Take Care,

Sherron, wife to Jim

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Emerging concepts in biomarker discovery; The US-Japan workshop on immunological molecular markers in oncology

Howard Streicher (CTEP, Bethesda, MD, USA) presented an overview of biomarkers useful for patient selection, eligibility, stratification and immune monitoring. CTEP sponsors more than 150 protocols each year across many types of new agents, so that this program is familiar with the need to prioritize trials selection using biomarkers. Biomarkers are important for 1) patient selection and stratification for the best therapy; 2) identification of the most suitable targets of therapy; 3) measurement of treatment effect; 4) identification of mechanisms of drug action; 5) measurement of disease status or disease burden and; 6) identification of surrogate early markers of long-term treatment benefit [1].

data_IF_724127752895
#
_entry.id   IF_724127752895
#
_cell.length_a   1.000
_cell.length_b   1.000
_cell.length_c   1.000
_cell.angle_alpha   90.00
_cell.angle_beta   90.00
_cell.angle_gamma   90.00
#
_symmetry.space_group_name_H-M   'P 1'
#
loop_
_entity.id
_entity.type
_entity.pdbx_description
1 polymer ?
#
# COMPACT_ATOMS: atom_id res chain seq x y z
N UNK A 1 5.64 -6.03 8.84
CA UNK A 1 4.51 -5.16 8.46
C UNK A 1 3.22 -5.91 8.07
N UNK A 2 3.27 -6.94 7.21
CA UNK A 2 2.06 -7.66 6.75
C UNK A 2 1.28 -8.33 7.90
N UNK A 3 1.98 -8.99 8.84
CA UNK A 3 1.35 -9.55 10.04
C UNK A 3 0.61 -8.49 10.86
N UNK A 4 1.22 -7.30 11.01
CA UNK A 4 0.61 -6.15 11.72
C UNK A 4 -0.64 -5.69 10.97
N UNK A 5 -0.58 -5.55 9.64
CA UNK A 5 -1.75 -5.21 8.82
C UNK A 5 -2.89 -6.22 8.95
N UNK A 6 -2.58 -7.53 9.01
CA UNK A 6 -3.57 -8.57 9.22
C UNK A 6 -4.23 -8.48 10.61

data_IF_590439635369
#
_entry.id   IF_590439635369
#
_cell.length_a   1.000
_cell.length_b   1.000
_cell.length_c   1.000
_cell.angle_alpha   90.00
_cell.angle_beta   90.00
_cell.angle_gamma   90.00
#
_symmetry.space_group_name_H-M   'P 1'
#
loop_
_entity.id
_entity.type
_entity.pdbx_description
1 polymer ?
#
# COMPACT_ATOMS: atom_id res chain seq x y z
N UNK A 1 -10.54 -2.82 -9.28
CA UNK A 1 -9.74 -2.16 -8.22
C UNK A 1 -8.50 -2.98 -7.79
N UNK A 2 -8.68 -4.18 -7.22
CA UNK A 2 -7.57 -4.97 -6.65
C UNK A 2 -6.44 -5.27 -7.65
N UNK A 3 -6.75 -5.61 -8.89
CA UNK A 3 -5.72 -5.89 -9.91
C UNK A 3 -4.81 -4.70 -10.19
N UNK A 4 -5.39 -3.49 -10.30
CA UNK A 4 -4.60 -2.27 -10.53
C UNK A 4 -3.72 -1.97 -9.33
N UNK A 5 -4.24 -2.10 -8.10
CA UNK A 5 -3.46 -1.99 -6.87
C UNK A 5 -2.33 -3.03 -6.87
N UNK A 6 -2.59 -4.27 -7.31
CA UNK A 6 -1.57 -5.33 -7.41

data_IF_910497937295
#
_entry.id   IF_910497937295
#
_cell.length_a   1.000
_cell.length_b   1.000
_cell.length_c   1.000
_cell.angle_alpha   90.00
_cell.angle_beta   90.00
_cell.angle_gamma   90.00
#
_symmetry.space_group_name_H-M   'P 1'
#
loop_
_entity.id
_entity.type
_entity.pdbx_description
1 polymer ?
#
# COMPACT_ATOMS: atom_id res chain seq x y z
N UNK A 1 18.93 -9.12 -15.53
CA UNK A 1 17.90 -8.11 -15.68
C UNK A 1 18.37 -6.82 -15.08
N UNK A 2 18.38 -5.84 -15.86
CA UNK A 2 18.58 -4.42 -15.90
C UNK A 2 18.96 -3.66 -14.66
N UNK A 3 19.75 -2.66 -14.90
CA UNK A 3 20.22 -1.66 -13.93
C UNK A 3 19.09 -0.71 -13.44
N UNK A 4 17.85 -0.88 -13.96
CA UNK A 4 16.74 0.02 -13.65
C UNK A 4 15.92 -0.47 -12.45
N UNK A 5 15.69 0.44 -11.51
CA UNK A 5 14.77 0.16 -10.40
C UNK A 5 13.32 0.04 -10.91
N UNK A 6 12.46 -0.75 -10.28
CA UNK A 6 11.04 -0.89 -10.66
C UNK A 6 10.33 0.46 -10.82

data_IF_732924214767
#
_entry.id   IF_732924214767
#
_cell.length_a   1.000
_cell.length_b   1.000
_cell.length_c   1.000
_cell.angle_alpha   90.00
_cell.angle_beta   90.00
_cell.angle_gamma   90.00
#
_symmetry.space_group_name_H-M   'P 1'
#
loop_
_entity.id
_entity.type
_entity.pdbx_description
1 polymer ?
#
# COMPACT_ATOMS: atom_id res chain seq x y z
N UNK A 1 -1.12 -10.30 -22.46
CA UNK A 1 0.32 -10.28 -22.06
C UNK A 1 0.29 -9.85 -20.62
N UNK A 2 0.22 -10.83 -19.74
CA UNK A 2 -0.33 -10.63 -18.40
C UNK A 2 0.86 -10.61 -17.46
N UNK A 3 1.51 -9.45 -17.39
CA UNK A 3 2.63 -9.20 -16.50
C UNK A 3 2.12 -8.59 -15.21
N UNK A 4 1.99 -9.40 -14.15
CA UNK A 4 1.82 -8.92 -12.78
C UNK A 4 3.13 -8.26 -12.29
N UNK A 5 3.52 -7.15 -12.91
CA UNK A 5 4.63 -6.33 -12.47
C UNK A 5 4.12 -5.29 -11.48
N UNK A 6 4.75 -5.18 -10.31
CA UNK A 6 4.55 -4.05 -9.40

Examples of biomarkers predictive of immunotherapy efficacy (predictive classifiers) [4-7] are telomere length of adoptively transferred tumor infiltrating lymphocytes which is significantly correlated with likelihood of clinical response [8], serum levels of vascular endothelial growth factor (VEGF), which are negatively associated with response of patients with melanoma to high dose interleukin (IL)-2 administration [9] or K-ras mutations that predict ineffectiveness of cetuximab for the treatment of colorectal cancer [10]. Recently, the European Organization for Research and Treatment of Cancer (EORTC) reported a signature derived from pre-treatment tumor profiling that is predictive of clinical response to GSK/MAGE-A3 immunotherapy of melanoma. The signature includes the expression of CCL5/RANTES, CCL11/Eotaxin, interferon (IFN)-γ, ICOS and CD20 [11,12].


Take care


Jimmy B

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Has anyone heard how Jenna's doing. Lauren has not posted for awhile & I am worried. Thanks